FORT MYERS — Despite a big bang, Brooke Sweat is getting really close to Rio de Janeiro.
The soft-spoken former Canterbury and Florida Gulf Coast University star is, along with partner Lauren Fendrick, on the verge of making the United States beach volleyball draw for this summer’s Olympic Games in Brazil.
Sweat, whose maiden name is Youngquist, has shrugged off a torn shoulder and the surgery that followed, gutting out three FIVB World Tour events before the procedure and rehabbing like crazy afterward.
The result has Sweat/Fendrick in second place among American teams, two of which will represent their country in the Olympics.
Atop the standings are three-time gold medalist Kerri Walsh Jennings and teammate April Ross. Behind Sweat and Fendrick are Jennifer Kessy and Emily Day. All three teams have played the 12 qualifying matches that began in January 2015 and conclude on June 12 when the Olympic team will be determined. They’re currently working to improve standings in tournaments they played last year, but Sweat and Kendrick are in good position.
“I feel good about it,” said Sweat, a 30-year-old who graduated from FGCU in 2007 as the Eagles’ all-time kills leader and a Division II All-American. “We have a goal to where we want to be. The first goal, obviously, is to qualify. And we want to be the best team in the Olympics.”
Sweat/Fendrick have three more shots: Cincinnati (May 17-21), Moscow May 24-29) and Hamburg (June 7-12).
They finished ninth in this year’s Rio Grand Slam and in the Fuzhou Open.
“I think our best volleyball is still to come,” said Fendrick, a 6-foot-1, 34-year-old UCLA grad with a law degree. “I’m super-excited to play these upcoming tournaments. The pieces are really coming together. We can beat anybody out there.”
The 5-8 Sweat, the AVP’s Best Defensive Player in 2013 and 2014 who never played beach volleyball until after college, and Fendrick, the 2014 Best Blocker, make an almost perfect pair.
That carried over into rehab for both Hermosa Beach residents after Sweat finally had surgery on the torn right rotator cuff in September and Fendrick missed a month with a calf injury shortly after. Fendrick followed Sweat’s lead: No stressing over it, rehab hard and focus on that, and watch lots and lots of video.
“She’s been working super-hard and had a really great attitude about it,” Fendrick said. “It’s been really impressive and speaks to her character as an athlete.”
Sweat tore the rotator cuff while diving for a ball in practice last July. Surgery was risky, so Sweat tried to just tough it out.
The AVP’s eighth-ranked player somehow made it through three FIVB world events — two quarterfinals and a 17th-place finish — left-handed. Get this: She served underhanded.
“It was frustrating at first, but you’ve got to keep going,” said Sweat, whose husband Nick, a real estate agent in Naples, got her into the sport. “I just didn’t hit with my right hand. You have to play way more dynamic when you’re playing with your off-hand.”
Fendrick, ranked 11th by the AVP, said watching that was a trip.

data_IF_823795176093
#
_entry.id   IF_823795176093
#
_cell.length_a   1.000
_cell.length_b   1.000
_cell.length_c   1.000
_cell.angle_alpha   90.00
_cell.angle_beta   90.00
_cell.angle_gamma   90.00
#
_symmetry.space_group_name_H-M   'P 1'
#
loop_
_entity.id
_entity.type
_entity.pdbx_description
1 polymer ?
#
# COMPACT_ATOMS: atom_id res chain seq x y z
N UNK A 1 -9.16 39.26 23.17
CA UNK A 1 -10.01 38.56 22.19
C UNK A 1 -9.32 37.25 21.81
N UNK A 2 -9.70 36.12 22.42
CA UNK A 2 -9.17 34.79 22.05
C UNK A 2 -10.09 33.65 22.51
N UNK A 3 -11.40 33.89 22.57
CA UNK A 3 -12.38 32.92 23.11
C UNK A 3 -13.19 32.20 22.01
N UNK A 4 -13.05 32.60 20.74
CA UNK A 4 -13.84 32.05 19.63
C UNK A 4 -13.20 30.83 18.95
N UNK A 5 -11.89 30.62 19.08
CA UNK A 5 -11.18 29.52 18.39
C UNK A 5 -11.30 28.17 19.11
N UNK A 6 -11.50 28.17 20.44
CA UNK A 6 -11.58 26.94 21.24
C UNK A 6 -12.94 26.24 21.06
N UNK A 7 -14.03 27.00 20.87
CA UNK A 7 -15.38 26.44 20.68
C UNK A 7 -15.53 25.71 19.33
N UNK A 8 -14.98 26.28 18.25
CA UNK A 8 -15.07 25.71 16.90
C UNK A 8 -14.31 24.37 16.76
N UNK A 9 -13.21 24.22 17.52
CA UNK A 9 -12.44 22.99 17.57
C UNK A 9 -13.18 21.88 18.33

“It was pretty incredible,” she said.
Sweat, who often played through tears, finally gave in. Sort of. She disregarded the advice of two doctors to have the shoulder completely repaired — she would’ve been out 6 to 9 months — opting instead to have Los Angeles Angels team doctor Michael Shepard clean it out arthroscopically.
Ten weeks after the surgery, Sweat was back on tour, still playing left-handed.
There’s still pain, but Sweat/Fendrick have healed and are good to go with all four arms. They both call Sweat’s injury a blessing in disguise because it helped them advance their games.
“I think we’re both pretty healthy now and getting back in the groove,” Sweat said. “Things are getting better every day. If we can stay healthy, I think we’ll end up being even better.”
Before they teamed up in January 2014, Sweat, who has pocketed $273,093 and has an armful of sponsors, had five partners in 33 AVP matches and Fendrick had 19 in 82.
A big reason for their success is continuity, somewhat of a rarity on the AVP and FIVB tours. Their offense and defense has continually expanded.
“We have grown each year, each tournament,” Fendrick said.
Fendrick is the frontliner. Sweat is the crafty — especially after playing left-handed — all-over-the-place one.
“She’s a fierce competitor,” Fendrick said. “She works super-hard. She’s super-determined. She’s like a little bulldog back there. She’s super-skilled. She can hit every shot in the book. She makes incredible defense plays that put pressure on the other team.”
Sweat said “there’s more to life than just volleyball” and that not making the Olympics would “not be the end of the world.”
But, boy, it sure could be fun.
“It would be a really great honor to be in the Olympics,” Sweat said. “That’s what we’re shooting for and working for. Obviously it’s not something I dreamed of as a kid. When I first started playing volleyball this wasn’t something I thought that I would be in the position I am right now for.
“It would be awesome.”
About Dana Caldwell
Dana has been the leading source of FGCU athletics reporting since joining the Daily News in 2005. Besides blanketing FGCU’s dramatic rise into a Division I mid-major power, he’s covered the Tampa Bay Buccaneers for the Tampa Tribune as well as Arkansas Razorbacks, Indiana Hoosiers and Purdue Boilermakers basketball and football.